It’s a condition that can damage their eyes and cause toxicity, an abscess, or distemper.
A gentle night light guarantees that it is safe for your dog without too much glare.
You also want to choose a night light that you can easily place in an area of your house that is out of the way of your dog.
Timer and Motion Sensor
Instead of traditional lights, you can use smart night lights for better performance. Night lights with smart features also provide more comfort, efficiency, and convenience.
Most of these night lights have auto-on and off functions. What makes them better than traditional lights is their motion sensors, colors, energy efficiency, and lifespan.
Best Night Lights for Dogs
Here are some of the best night lights for your dog.
Mr. Beams Sleep-Friendly Night Light
If you’re planning to use a night light in your bedroom, bathroom, or hallways, Mr. Beams Sleep-Friendly Night Light is one of the best.
It will guide your dog as they walk through the house at night. At 20 lumens of soft light, the night light has a no-glare effect, so it won’t damage your furry friend’s eyes.
The motion sensor turns the light on, and it automatically turns off after 30 seconds of no movement. No need for a power socket or wiring as it runs on AA batteries.
GE Color-Changing LED Night Light
If you want a color-changing night light for your dog, check out GE’s LED Night Light.
Dogs only see blue and yellow vibrantly, so make sure you set the color to one of these. This light has 8 colors and three modes.
This one plugs into power and will stay on all night. To save on power it uses energy-efficient LED bulbs, and it automatically turns on at dusk and off at dawn.
Blazin Safety LED Dog Collar
For a personal night light for your dog, you could try the Blazin Safety LED Dog Collar. This collar is just the right amount of brightness to provide visibility to your dog in the dark.
This will allow them to navigate through the dark, even outside when you’re walking at night or when you’re on an outdoor camping adventure.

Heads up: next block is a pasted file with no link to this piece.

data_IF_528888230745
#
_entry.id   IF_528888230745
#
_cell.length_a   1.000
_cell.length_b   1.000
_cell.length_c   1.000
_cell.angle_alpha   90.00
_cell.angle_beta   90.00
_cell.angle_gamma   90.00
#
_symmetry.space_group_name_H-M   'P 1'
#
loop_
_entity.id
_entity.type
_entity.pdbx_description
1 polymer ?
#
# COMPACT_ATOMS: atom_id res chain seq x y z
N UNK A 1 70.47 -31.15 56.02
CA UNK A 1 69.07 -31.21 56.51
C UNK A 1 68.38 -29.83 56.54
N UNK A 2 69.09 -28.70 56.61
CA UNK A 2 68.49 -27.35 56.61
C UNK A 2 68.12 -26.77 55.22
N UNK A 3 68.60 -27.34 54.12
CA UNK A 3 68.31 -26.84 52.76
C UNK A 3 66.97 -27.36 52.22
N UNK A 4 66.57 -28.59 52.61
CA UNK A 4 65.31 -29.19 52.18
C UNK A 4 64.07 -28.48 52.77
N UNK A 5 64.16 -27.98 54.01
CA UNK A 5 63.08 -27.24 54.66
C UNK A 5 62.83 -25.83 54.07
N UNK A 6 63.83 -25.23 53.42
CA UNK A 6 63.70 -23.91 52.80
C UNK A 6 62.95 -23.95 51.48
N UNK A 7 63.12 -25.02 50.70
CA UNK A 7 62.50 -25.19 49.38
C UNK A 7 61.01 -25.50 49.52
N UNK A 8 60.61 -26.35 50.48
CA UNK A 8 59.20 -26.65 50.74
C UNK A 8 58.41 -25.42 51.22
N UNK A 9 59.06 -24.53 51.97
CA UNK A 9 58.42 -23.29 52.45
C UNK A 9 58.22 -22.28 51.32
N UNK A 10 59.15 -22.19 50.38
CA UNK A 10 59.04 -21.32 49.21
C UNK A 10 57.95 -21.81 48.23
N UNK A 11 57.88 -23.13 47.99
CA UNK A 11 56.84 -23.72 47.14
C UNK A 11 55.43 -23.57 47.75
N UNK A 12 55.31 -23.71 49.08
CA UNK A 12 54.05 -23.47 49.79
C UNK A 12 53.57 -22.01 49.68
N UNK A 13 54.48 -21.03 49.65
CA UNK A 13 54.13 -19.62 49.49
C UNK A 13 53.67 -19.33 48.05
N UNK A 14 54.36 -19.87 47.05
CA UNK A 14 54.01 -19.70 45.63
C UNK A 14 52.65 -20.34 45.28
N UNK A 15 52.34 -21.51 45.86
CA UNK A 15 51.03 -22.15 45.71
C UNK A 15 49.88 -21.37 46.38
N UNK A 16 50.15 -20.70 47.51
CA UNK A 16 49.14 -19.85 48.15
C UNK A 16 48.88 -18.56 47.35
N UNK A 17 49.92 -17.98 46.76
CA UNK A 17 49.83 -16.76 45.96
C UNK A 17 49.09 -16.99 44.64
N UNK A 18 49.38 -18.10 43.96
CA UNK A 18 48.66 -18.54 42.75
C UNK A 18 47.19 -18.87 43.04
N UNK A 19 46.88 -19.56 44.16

This collar has four sizes to suit all dog breeds. It has a battery that runs for over seven hours and can be recharged by USB.
Cooper Life Night Light
For something decorative, you can also try Cooper Life’s LED Night Light. This night light is designed in a dog shape to help keep your pup company during bedtime.
It’s a small light for small rooms so your dog can see during the night.
Cooper Life has sensitive touch control and a timer. The options for the timer are 30 minutes and 60 minutes.
It is USB rechargeable, and you can adjust the brightness and the light mode to suit your preference.
How to Help Your Dog Sleep Better in the Dark
As well as using a night light, there are a few things you can do to help your dog get through the night and sleep better.
Use a Dog Crate
Crate-training your dog at a young age will help both of you if there are nights when your dog doesn’t feel comfortable sleeping in the dark.
It is safe and comfortable to confine them at night and helps to avoid accidents if they have vision problems.
They don’t need access to the entire house after all. Just add a mattress inside their crate for extra softness and support.
Available in three sizes, this foam features gel memory foam for all furry friends, especially those with hip dysplasia, joint pain, and sickness.
The comfort and warmth will improve their quality of sleep and help them relax.
Give Your Dog a Sleeping Routine
A scheduled bedtime is essential for your four-legged friend so they can stay asleep throughout the night.
Dogs love routines. Make sure they have an idea of when they need to go to their bed or crate.
Right before bedtime take them out to pee so they won’t bother you during the night. This will also help prevent doggie accidents while you are asleep.
Exercise and Mental Stimulation